Cooking also creates certain heat-created toxic compounds, advanced glycation end products, otherwise known as AGEs. This reaction occurs both within the body and external to the body. Many cells in the body (for example endothelial cells, smooth muscle cells, and cells of the immune system) from tissue such as lung, liver, kidney, and peripheral blood bear the receptor for advanced glycation end-products (RAGE) that, when binding AGEs, contributes to age- and diabetes-related chronic inflammatory diseases,[54][55] such as atherosclerosis, renal failure,[56][57][58] arthritis,[59] myocardial infarction,[60] macular degeneration,[61] cardiovascular disease,[62] nephropathy,[63] retinopathy,[64] or neuropathy.[65] Excretion of dietary AGEs is reduced in diabetics and lowering AGE intake may greatly reduce the impact of AGEs in diabetic patients and possibly improve prognosis.[33]

Also, toxic compounds called PAHs,[66] or Polycyclic aromatic hydrocarbons, are formed by cooking.[67][68] They are known to be carcinogenic and an industrial pollutant.[69][70]

Acrylamide in a substance found at high levels in certain cooked foods, such as potato chips (crisps) and bread when heated higher than 120 °C (248 °F).,[71] and in black olives,[72] prunes,[73] dried pears,[73] and coffee.[74][75] According to the American Cancer Society it is not clear, as of 2013, whether acrylamide consumption affects people's risk of getting cancer.[76][relevant? ] Acrylamide has known toxic effects on the nervous system and on fertility; however, the World Health Organization concluded in 2002 that the intake level required to observe neuropathy (0.5 mg/kg body weight/day) was 500 times higher than the average dietary intake, and 2,000 times higher for effects on fertility.[77] The FDA has measured it in many foods.[78][79] As of 2015, however, the UK Food Standards Agency has warned against acrylamide in cooked foods.

Effect of cooking on digestibility and allergy[edit]

Contrary to a belief frequently held by raw foodists (that "heating food above 104-120 °Fahrenheit (40-49 °C) degrades or destroys the enzymes in raw food that aid digestion) many enzymes central to digestion actually work optimally at temperatures exceeding this range (e.g. alpha amylase works best at 161-169 °F, beta amylase at 140-149 °F, and protease at 113 °F-122 °F)[80]

There are various scientific reports, such as one by the Nutrition Society,[81] which describe in detail the loss of vitamins and minerals caused by cooking.[26][27][28]

Another study has shown that meat heated for 10 minutes at 130 °C (266 °F), showed a 1.5% decrease in protein digestibility.[82] Similar heating of hake meat in the presence of potato starch, soy oil, and salt caused a 6% decrease in amino acid content.[83]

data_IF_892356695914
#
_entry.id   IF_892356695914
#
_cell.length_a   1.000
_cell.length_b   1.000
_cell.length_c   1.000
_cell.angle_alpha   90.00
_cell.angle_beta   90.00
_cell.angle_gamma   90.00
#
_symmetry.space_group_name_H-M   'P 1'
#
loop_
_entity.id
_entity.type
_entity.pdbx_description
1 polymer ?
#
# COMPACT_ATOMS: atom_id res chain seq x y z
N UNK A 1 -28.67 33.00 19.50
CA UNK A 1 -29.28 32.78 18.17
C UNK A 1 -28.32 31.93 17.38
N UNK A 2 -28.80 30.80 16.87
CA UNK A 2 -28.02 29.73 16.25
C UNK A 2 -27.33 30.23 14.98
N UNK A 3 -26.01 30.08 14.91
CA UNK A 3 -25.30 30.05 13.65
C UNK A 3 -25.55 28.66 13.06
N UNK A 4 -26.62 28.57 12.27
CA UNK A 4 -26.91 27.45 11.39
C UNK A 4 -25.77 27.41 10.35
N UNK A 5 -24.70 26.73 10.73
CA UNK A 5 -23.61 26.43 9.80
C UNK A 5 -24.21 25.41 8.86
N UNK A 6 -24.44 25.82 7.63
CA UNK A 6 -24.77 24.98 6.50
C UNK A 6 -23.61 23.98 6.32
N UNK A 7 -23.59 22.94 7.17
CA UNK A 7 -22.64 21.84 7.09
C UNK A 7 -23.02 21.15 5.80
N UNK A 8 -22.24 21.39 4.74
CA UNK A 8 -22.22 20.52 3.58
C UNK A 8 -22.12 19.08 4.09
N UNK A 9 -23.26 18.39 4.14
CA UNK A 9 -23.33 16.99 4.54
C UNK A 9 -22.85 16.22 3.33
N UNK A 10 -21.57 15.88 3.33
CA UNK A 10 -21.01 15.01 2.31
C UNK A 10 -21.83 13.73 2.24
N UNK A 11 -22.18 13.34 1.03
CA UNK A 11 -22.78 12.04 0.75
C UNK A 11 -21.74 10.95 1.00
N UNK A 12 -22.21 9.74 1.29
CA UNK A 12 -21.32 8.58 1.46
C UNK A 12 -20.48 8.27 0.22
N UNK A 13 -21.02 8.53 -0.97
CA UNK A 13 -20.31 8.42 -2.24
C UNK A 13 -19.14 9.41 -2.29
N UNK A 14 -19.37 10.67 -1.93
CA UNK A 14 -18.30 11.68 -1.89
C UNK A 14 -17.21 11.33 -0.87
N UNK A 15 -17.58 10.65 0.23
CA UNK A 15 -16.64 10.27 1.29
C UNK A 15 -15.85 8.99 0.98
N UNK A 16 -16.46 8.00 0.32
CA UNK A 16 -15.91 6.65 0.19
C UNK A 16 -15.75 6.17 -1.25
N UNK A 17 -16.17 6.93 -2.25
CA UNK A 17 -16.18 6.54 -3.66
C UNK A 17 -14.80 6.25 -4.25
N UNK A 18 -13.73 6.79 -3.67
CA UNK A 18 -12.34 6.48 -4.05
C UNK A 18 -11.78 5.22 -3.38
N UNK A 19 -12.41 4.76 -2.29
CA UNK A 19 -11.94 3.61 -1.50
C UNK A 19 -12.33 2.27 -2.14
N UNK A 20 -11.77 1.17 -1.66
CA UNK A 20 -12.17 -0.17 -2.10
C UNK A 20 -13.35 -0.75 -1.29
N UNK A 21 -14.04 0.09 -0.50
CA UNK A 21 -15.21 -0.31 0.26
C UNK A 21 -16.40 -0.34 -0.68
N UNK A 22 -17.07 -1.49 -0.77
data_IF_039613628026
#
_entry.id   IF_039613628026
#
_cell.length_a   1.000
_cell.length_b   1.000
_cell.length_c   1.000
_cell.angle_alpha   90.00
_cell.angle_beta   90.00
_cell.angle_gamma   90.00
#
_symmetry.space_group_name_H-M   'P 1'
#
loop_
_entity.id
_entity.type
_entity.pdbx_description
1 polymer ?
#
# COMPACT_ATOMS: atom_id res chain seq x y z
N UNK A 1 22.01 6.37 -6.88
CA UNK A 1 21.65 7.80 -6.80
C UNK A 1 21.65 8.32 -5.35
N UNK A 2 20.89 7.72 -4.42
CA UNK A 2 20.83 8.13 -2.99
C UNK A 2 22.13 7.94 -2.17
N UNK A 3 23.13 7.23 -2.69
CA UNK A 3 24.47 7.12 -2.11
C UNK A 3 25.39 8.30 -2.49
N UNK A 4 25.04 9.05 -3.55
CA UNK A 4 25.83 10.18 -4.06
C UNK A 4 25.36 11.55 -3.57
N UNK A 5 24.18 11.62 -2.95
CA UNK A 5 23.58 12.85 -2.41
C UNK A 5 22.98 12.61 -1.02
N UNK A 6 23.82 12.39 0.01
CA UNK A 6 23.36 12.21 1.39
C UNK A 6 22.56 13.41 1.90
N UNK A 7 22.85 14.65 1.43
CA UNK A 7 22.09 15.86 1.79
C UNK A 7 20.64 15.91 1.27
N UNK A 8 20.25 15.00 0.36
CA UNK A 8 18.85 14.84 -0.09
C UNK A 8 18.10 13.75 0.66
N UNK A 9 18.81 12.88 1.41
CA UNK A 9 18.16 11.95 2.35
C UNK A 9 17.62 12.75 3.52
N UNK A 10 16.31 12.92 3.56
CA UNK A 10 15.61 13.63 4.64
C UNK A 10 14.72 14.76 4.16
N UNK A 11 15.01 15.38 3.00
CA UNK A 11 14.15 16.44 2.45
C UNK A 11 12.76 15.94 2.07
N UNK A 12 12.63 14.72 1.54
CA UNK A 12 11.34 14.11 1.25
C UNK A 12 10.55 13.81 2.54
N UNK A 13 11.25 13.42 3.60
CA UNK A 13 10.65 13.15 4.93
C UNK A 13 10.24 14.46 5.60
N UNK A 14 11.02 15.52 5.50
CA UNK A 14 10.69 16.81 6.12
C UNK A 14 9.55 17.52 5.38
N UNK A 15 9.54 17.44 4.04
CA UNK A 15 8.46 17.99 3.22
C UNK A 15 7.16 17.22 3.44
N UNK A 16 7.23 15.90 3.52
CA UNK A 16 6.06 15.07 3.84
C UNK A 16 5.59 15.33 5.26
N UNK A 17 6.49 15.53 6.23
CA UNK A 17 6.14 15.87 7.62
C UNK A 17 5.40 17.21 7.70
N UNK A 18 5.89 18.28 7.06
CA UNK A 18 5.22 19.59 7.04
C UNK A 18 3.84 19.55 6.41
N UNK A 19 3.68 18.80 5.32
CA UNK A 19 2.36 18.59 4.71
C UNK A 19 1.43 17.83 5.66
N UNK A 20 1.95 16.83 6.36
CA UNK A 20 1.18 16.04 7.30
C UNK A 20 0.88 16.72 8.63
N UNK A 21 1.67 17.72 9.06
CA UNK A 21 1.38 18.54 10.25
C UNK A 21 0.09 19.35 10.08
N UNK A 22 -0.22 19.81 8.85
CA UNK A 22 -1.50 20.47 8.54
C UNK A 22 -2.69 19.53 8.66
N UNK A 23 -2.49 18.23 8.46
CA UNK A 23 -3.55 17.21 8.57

Frying chickpeas, oven-heating winged beans, or roasting cereals at 200–280 °C (392–536 °F) reduces protein digestibility.[82]

One study, comparing the effects of consuming either pasteurized, or homogenized/pasteurized, or unpasteurized milk, showed that pasteurized and homogenized/pasteurized milk might increase allergic reactions in patients allergic to milk.[84]

Cooking and global warming[edit]

It has also been pointed out that cooking food, directly or indirectly, requires energy and may thus release gases associated with global warming.[85] Raw diets mitigate the use of non-renewable resources, which results in raw diets being less environmentally deleterious than cooked food diets in this respect.

Nutritional deficiencies in raw vegan diets[edit]

Care is required in planning a raw vegan diet, especially for children.[86] Dr. Joel Fuhrman, author of Disease-Proof Your Child, says there may not be enough vitamin B12, enough vitamin D, and enough calories for a growing child on a totally raw vegan diet. Fuhrman fed his own four children raw and cooked vegetables, fruits, nuts, grains, beans, and occasionally eggs.[87]

Food poisoning[edit]

Food poisoning is a health risk for all people eating raw foods, and increased demand for raw foods is associated with greater incidence of foodborne illness,[88] especially for raw meat, fish, and shellfish.[89][90] Outbreaks of gastroenteritis among consumers of raw and undercooked animal products (including smoked, pickled or dried animal products[89]) are well-documented, and include raw meat,[89][91][92] raw organ meat,[91] raw fish (whether ocean-going or freshwater),[89][90][92] shellfish,[93] raw milk and products made from raw milk,[94][95][96] and raw eggs.[97]

Controversies[edit]

Richard Wrangham, a primate researcher and professor of anthropology, has suggested that eating cooked food is more "natural" for the human digestive system, because the human digestive system may have evolved to deal with cooked foods.[98][99] Wrangham thinks that cooking explains the increase in hominid brain sizes, smaller digestive tract, smaller teeth and jaws and decrease in sexual dimorphism that occurred roughly 1.8 million years ago.[98][99] Most other anthropologists oppose Wrangham,[100] stating that archaeological evidence suggests that cooking fires began in earnest only c.250,000 years ago, when ancient hearths, earth ovens, burnt animal bones, and flint appear across Europe and the Middle East. Two million years ago, the only sign of fire is burnt earth with human remains, which most other anthropologists consider to be mere coincidence rather than evidence of intentional fire.[101] The mainstream view among anthropologists [102] is that the increases in human brain-size occurred well before the advent of cooking, due to a shift away from the consumption of nuts and berries to the consumption of raw meat.[103][104]

See also[edit]

References[edit]